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I have a problem with Python Pyro4 remote objects which behave as if they were deadlock. Here's how to reproduce the problem (in Windows). Start the name server:

set PYRO_HMAC_KEY=some_key
python -m Pyro4.naming

Then run the remote object server:

import Pyro4
import sys


class Scheduler:
    def test(self):
        pass

if __name__ == '__main__': 

    sys.excepthook = Pyro4.util.excepthook

    scheduler = Scheduler()

    Pyro4.config.HMAC_KEY='some_key'  

    deamon = Pyro4.Daemon()
    ns = Pyro4.locateNS()
    ns.register("scheduler", deamon.register(scheduler))

    deamon.requestLoop()

Then run the client:

import sys
from multiprocessing import Process
import Pyro4

class BWModule(Process):

    def __init__(self):
        Process.__init__(self)
        self.depth = 1


    def run(self): 

        Pyro4.config.HMAC_KEY='some_key'       
        self.scheduler = Pyro4.Proxy("PYRONAME:scheduler")                

        print "1"
        sys.stdout.flush()         
        self.scheduler.test()
        print "2"
        sys.stdout.flush()         

        print "depth", self.depth
        sys.stdout.flush() 

        if self.depth < 5:
            for i in range(10):
                newblock = self.duplicate()
                newblock.depth = self.depth + 1
                newblock.start()


    def duplicate(self):
        dup = type(self)()
        return dup



if __name__ == '__main__': 

    sys.excepthook = Pyro4.util.excepthook

    No1 = BWModule()    
    No1.start()

When I run this code, I see printed message "depth X" with X from 1 to 3 but no more. I also see at the end of the execution (before nothing else happen) a bunch of 1s without corresponding 2s, which indicates that the call the the Pyro remote object "self.scheduler.test()" has blocked. This makes me think that this is a problem with Pyro rather than with processes (for example, running out of available processes if such a thing is possible). However, if I reduce the process multiplication from 10 to 2 (i.e., replacing "for i in range(10):" by "for i in range(2):" in the client code), the execution goes all the way to depth 5 without blocking...

So here are my questions: What is happining? Why does it block with "for i in range(10):"? Is there a limit of possible "client" processes to a Pyro4 remote object or something like that? Is it a deadlocking problem?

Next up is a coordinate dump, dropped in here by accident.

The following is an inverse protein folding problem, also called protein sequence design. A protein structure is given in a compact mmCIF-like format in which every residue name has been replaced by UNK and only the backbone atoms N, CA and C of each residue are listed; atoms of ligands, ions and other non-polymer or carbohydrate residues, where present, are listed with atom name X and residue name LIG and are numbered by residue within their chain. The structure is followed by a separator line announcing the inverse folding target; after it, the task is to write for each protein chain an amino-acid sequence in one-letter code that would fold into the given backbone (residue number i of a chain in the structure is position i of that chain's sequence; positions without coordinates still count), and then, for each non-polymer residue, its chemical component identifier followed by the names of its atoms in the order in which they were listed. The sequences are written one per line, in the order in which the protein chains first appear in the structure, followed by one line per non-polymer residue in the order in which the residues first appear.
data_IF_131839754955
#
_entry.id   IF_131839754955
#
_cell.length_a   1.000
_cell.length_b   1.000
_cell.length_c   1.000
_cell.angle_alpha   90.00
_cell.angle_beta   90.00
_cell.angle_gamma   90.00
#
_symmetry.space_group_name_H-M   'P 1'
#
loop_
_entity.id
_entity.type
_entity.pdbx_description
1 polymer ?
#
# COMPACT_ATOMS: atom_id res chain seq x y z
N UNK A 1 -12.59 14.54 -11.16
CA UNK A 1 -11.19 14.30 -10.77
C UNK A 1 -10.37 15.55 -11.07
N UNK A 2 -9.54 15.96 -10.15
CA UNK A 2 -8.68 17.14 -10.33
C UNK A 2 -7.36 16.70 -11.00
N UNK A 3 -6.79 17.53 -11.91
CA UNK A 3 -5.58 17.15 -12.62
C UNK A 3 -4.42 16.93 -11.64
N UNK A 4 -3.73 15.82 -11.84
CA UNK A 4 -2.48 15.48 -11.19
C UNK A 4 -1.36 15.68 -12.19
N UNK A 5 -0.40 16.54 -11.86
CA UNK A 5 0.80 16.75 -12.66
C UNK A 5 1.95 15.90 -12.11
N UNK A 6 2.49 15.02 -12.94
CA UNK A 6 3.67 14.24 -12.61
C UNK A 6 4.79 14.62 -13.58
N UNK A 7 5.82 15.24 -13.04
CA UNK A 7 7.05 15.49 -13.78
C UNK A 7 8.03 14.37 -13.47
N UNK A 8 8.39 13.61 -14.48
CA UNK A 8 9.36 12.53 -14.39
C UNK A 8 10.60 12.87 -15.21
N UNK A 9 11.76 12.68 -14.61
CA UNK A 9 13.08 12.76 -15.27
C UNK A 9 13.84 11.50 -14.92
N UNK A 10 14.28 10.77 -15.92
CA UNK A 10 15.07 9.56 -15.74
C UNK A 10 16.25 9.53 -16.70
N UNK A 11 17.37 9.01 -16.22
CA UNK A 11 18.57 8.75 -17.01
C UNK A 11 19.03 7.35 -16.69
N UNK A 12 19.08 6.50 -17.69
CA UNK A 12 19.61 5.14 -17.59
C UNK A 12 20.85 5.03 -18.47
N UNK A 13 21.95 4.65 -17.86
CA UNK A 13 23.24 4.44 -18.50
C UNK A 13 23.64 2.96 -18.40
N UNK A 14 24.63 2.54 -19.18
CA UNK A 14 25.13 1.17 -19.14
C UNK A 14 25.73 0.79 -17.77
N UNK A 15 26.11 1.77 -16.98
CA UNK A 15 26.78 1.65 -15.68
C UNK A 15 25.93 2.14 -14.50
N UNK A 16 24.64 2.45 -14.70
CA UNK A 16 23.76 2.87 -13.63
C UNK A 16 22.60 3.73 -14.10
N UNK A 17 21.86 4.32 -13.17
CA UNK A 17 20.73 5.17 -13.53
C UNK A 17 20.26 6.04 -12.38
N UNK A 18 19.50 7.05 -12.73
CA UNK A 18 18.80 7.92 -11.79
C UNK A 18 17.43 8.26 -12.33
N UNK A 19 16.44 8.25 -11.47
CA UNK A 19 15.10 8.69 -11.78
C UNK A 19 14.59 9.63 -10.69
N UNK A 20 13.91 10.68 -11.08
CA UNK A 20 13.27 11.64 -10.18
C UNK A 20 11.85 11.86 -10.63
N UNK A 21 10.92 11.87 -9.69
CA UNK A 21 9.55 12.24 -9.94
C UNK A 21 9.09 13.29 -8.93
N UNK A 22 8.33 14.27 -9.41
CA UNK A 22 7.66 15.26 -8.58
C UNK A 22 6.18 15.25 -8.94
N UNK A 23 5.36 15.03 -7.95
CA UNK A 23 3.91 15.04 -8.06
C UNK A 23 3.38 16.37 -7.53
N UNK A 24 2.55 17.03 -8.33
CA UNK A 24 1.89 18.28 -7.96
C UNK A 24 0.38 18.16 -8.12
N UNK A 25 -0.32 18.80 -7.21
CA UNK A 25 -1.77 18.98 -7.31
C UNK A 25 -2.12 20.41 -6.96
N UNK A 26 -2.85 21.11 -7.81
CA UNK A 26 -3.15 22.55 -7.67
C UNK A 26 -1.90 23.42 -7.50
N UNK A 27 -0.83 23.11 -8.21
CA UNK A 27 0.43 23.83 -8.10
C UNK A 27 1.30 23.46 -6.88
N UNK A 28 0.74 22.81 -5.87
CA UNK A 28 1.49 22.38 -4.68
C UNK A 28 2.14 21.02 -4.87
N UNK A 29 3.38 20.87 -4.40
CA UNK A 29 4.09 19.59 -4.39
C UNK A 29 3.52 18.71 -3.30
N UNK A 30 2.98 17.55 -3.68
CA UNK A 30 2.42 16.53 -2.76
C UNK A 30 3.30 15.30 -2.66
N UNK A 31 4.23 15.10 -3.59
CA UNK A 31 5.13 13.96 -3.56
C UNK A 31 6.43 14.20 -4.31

Thank you.

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2 Answers 2

Just faced a similar issue, a neater way to do this might be to change

 self.scheduler = Pyro4.Proxy("PYRONAME:scheduler") 

to

 with Pyro4.Proxy("PYRONAME:scheduler") as self.scheduler:
    # Rest of code using self.scheduler
 #Rest of code not using self.scheduler

This is equivalent to using del self.scheduler except you don't need to worry about where you place this - python does the heavy lifting for you.

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up vote 1 down vote accepted

Ok. For anyone facing a similar problem, this problem seems to be associated with some limit to the number of Pyro proxies that can hold simultaneously a reference on a remote object. Beware however that I'm only conjecturing this. This conclusion is based on the fact that adding

del self.scheduler

right before

if self.depth < 5:

in the client code both limits the number of alive proxies and fixes the problem (giving it enough time, the code go up to depth 5 using "for i in range(10):").

EDIT:

As I understand it from here and from some testing, the value of THREADPOOL_MINTHREADS is linked to the maximal number of connections or proxies to a remote object. If I set it to 4, the program freeze (much like if it was deadlock) when the fifth proxy tries to acces my remote object.

There is also some possibly related information here.

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